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BALLAD

By
Lord Byron


NOTE:  This ballad about Henry Gally Knight was originally contained in a letter from Byron, dated April 11, 1818,  to John Murray.  A longer version was later published with Byron's works  in 1903.   For the benefit of the reader, here are both editions.  This is allegedly set to the tune of:  Sally in Our Alley

&/\&/\&

He has twelve thousand pounds a year ---

I do not mean to rally

His songs at sixpence would be dear

So give them gratis --- Gally.

And if this statement should seem queer

Or set down in a hurry

Go --- ask ( if he will be sincere )

His publisher  --- John Murray. ---

Come say --- how Many have been sold?

And don't stand shilly-shally,

Of bound & lettered, red & gold,

Well printed works of Gally?
 

For Astley's Circus Upton writes

And also for the Surry ---

Fitzgerald weekly ( or weakly ) still recites ---

Though grinning Critics worry ---

Miss Holford's Peg, and Southeby's Saul

In fame exactly tally ---

From Stationer's Hall to Grocer's stall

They go --- & so does Gally. ---
 

He hath a Seat in Parliament ---

So fat & passing wealthy --- healthy

And surely he should be content

With these --- and being wealthy ---

But Great Ambition will misrule

Men at all risks to sally, ---

Now makes a poet --- now a fool

And we know which --- of Gally ---
 

Some in the playhouse like a row ---

Some with the Watch to battle ---

Exchanging many a midnight blow

To Music of the Rattle.

Some folks like rowing on the Thames,

Some rowing in an Alley ---

But all the Row my fancy claims

Is rowing of my Galley.

&/\&/\&
 



1903  EDITION

&/\&/\&

Of all the twice ten thousand bards

That ever penned a canto,

Whom pudding or whom Praise rewards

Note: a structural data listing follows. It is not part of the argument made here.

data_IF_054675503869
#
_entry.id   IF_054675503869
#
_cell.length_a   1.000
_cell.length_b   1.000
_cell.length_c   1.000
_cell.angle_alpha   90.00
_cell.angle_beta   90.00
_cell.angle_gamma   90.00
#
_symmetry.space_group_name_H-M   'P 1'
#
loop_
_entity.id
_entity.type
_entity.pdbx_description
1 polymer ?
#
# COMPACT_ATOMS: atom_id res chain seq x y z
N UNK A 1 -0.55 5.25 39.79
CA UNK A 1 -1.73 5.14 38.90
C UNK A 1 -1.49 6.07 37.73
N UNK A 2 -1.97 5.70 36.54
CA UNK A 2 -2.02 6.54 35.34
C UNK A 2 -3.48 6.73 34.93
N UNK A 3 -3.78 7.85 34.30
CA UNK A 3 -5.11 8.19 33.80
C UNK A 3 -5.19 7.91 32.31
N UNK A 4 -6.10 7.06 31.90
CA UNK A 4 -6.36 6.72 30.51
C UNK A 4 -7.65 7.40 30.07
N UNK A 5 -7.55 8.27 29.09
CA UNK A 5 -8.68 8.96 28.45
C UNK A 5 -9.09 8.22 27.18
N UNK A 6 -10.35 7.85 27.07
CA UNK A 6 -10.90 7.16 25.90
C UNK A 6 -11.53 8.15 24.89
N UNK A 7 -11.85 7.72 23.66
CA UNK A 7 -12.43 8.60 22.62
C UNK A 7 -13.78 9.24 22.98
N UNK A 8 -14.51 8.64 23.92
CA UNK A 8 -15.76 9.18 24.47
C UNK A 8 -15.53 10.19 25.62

For lining a portmanteau;

Of all the poets ever known,

From Grub-street to Fop's Alley,

The Muse may boast --- the World must own

There's none like pretty Gally !
 

He writes as well as any Miss,

Has published many a poem;

The shame is yours, the gain is his,

In case you should not know 'em:

He has ten thousand pounds a year ---

I do not mean to vally ---

His songs at sixpence would be dear,

So give them gratis, Gally !
 

And if this statement should seem queer,

Or set down in a hurry,

Go, ask ( if he will be sincere )

His bookseller --- John Murray.

Come, say, how many have been sold,

And don't stand shilly-shally,

Of bound and lettered, red and gold,

Well printed works of Gally.
 

For Astley's circus Upton writes,

And also for the Surrey;

Fitzgerald weekly still recites,

Though grinning Critics worry:

Miss Holford's Peg, and Southeby's Saul,

In fame exactly tally;

From Stationer's Hall to Grocer's Stall

They go --- and so does Gally.
 

He rode upon a Camel's hump

Through Araby the sandy,

Which surely must have hurt the rump

Of this poetic dandy.

His rhymes are of the costive kind,

And barren as each valley

In deserts which he left behind

Has been the Muse of Gally.
 

He has a Seat in Parliament,

Is fat and passing wealthy;

And surely he should be content

With these and being healthy;

But Great Ambition will misrule

Men at all risks to sally, ---

Now makes a poet --- now a fool

And we know which --- of Gally.
 

Some in the playhouse like to row,

Some with the Watch to battle,

Exchanging many a midnight blow

To Music of the Rattle.

Some folks like rowing on the Thames,

Some rowing in an Alley,

But all the Row my fancy claims

Is rowing of my Gally.
 

&/\&/\&


 
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